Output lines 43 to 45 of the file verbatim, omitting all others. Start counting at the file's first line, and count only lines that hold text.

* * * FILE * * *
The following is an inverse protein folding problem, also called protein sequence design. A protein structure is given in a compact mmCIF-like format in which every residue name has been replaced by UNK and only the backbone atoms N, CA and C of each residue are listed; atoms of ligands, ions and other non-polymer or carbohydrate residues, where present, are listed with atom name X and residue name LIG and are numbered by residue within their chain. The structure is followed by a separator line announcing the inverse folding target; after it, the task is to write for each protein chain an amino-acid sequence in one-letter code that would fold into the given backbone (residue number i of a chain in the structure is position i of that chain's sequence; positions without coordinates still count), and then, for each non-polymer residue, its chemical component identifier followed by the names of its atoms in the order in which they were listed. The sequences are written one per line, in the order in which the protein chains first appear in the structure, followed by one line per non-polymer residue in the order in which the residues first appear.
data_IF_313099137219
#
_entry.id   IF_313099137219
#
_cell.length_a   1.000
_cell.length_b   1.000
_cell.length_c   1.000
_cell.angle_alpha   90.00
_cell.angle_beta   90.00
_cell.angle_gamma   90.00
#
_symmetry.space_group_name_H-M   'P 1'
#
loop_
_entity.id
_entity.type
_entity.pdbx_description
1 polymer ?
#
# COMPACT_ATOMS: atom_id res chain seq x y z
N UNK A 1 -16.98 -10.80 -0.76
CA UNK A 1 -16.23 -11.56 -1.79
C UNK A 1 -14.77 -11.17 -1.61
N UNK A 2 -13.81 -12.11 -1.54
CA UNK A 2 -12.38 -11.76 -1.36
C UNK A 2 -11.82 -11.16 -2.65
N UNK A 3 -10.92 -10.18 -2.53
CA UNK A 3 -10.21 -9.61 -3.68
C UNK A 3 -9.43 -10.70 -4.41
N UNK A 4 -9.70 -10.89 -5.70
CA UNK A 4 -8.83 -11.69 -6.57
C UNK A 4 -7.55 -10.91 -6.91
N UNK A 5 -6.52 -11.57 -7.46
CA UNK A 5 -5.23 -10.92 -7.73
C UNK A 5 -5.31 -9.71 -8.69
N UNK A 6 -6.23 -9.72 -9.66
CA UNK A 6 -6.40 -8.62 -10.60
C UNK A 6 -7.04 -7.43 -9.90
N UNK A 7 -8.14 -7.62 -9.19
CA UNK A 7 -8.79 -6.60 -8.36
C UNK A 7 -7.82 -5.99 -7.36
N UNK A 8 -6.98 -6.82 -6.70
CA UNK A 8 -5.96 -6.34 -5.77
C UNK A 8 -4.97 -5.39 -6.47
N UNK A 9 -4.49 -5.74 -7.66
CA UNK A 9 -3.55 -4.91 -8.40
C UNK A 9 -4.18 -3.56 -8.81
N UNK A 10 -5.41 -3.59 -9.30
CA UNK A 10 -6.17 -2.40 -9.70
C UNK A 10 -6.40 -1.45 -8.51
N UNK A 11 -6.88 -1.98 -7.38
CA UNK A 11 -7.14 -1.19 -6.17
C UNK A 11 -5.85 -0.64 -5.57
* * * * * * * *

N UNK A 8 -6.98 -6.82 -6.70
CA UNK A 8 -5.96 -6.34 -5.77
C UNK A 8 -4.97 -5.39 -6.47